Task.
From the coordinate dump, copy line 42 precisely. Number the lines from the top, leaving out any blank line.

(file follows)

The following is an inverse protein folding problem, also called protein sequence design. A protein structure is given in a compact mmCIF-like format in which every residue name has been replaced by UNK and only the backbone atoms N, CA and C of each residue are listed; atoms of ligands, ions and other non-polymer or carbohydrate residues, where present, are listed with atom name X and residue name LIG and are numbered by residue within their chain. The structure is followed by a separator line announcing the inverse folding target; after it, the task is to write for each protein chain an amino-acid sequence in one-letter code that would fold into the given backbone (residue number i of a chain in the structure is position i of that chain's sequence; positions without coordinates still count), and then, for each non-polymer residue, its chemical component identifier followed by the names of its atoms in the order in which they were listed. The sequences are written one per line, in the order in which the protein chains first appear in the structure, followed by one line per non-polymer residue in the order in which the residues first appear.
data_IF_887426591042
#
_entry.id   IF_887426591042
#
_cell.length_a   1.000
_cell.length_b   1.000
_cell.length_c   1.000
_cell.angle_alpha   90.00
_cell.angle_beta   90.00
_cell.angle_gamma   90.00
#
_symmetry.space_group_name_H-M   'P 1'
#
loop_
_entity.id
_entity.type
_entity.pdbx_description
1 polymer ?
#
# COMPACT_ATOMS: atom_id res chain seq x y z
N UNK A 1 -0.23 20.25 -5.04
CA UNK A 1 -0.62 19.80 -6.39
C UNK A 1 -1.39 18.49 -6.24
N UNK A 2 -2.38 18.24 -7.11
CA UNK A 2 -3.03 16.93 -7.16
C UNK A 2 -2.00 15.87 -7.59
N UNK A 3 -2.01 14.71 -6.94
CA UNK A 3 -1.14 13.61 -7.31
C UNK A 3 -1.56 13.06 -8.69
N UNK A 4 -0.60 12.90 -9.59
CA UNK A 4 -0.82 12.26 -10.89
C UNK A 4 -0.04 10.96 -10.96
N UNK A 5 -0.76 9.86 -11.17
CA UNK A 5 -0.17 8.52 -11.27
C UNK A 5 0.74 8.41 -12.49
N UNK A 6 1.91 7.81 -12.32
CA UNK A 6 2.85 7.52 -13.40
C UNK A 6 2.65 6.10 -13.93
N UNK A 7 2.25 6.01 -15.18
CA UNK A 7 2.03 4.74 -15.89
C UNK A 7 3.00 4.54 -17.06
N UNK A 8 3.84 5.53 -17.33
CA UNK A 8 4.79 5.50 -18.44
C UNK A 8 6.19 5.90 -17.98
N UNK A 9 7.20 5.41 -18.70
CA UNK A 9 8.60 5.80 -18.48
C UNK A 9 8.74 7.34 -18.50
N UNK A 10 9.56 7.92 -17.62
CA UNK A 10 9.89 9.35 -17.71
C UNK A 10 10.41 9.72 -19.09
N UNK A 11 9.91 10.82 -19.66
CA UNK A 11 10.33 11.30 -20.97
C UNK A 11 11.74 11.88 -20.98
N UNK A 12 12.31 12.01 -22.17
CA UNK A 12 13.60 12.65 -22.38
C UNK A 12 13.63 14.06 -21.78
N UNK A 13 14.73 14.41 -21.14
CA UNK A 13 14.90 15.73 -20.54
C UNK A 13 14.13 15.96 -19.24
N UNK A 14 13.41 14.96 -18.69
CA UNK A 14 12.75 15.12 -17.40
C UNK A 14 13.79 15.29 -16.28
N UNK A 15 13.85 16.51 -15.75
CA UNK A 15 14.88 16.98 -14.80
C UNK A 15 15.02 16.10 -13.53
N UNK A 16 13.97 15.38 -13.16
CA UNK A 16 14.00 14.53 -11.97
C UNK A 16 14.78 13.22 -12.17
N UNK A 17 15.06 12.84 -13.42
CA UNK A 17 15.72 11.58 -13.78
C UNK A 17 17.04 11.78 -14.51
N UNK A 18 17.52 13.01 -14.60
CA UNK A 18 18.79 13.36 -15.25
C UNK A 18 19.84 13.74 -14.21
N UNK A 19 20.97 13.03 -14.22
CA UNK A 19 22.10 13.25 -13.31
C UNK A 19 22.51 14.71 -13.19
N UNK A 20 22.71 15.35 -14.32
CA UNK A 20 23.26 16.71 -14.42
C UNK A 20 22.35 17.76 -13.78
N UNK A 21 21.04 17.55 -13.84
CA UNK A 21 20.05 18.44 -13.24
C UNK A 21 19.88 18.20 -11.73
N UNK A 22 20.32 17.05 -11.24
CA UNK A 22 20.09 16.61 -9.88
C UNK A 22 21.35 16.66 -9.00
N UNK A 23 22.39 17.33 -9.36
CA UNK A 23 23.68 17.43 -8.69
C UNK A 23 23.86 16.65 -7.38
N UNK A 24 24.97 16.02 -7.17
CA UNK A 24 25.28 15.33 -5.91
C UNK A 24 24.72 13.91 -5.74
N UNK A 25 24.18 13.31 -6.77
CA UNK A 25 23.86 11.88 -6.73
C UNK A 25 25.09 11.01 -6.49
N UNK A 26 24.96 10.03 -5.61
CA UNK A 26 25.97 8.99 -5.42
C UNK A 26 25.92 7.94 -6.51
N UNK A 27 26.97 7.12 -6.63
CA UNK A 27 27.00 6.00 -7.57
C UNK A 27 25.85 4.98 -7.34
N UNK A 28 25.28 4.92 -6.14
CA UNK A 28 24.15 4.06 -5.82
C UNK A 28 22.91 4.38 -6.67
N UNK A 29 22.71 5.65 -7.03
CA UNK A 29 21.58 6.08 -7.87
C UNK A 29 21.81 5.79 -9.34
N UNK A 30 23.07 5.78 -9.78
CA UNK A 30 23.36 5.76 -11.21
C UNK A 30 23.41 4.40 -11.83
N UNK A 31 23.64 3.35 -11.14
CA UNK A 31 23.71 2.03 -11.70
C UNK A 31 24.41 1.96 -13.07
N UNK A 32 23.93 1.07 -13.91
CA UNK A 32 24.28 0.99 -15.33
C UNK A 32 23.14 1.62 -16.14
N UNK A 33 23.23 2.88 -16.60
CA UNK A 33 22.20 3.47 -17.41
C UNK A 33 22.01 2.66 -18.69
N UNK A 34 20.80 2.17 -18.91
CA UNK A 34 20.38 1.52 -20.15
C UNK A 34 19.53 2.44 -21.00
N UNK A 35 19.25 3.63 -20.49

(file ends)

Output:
C UNK A 7 3.00 4.54 -17.06